Just like he said he has never watched the 2008 national championship game, when his Memphis team lost in overtime to Kansas. If it is history, he wants to relive, he might put on the 2012 Final Four games when Kentucky won the championship. Watching those again always brings him something.

“A smile. Makes me feel good. Gives me a vision that we can do this again. I hit [freshman guard] Tyler Ulis yesterday and said, 'I’m going to build a team, get you guys, and let’s do this again. Let’s rerun this.’”

Some other Cal-isms on a day he still had one foot in the darkness, and one foot in the light.

His reaction to Harrison’s comments and subsequent apology to Kaminksy, and also the fact several of his players left the court without shaking Wisconsin hands:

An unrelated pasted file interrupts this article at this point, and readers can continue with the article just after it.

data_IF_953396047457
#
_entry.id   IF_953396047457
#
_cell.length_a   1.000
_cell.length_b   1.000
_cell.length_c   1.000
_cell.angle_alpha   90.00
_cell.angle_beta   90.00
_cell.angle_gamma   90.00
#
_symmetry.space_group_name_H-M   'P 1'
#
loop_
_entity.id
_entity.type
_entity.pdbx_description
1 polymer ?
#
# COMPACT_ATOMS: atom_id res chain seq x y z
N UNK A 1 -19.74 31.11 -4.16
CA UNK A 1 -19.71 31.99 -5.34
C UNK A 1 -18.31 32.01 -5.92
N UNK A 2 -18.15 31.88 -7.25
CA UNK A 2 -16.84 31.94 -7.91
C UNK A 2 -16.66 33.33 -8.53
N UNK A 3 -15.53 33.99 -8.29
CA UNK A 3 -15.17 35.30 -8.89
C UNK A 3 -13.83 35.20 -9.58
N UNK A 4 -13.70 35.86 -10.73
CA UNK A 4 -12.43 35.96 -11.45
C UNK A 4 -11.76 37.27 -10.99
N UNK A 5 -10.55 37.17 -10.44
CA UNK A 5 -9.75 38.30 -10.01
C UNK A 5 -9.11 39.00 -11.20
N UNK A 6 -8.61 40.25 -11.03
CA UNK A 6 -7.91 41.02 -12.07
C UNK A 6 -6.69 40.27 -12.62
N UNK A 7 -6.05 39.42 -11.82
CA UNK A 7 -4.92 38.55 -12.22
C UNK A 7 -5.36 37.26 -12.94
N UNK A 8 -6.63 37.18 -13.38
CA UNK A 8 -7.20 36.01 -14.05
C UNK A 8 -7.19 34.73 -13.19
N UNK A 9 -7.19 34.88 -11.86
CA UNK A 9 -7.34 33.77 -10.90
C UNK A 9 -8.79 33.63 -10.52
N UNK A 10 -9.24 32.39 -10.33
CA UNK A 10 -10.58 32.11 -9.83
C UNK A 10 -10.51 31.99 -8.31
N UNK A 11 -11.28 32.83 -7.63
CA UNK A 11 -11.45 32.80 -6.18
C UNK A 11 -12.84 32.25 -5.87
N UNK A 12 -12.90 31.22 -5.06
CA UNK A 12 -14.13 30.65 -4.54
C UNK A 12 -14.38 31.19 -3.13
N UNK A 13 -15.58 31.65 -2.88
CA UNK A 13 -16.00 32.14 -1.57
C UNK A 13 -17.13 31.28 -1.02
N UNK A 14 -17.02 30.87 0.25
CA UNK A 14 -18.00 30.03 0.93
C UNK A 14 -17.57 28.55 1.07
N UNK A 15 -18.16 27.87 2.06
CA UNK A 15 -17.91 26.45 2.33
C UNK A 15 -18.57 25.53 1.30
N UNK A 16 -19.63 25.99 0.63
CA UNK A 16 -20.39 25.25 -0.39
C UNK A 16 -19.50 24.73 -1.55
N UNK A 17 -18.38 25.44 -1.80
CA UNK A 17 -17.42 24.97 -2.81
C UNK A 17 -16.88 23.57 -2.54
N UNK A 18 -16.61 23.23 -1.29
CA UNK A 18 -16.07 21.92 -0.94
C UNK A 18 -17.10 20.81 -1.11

“Great kids do dumb things. My own children do things that I look at them and say, ‘Where did you come from? You didn’t come from me.’

“They know I’m disappointed, and we talked about it. The only thing I can tell you is they apologized. I want them to know it’s OK to be wrong, it’s OK to be stupid and do stupid things, but step up the plate. And I think they did.’’

His thoughts during the last moments of the game:

“We were down eight. No one talks about how we got back in the game. This team fought their way back and we’re up four with the ball, we’ve won. Because they always win. I will tell you I wish I had a few more answers how to post the ball.”

His response to fan criticism that Kentucky tried to sit on the ball too much with the lead.

“They can say whatever they want. Did they say that when we were winning all these close games, whatever I was doing? All I can say is we were trying to basically do what we did against Notre Dame. If they blame me for the loss, I agree. Don’t blame this kids. Cal kicked the game. I can live with that.”

His reaction now to the officials apparently missing that the shot clock had expired on Wisconsin an instant before Nigel Hayes scored to tie the game. That play is only reviewable in the last two minutes, and it happened at 2:38.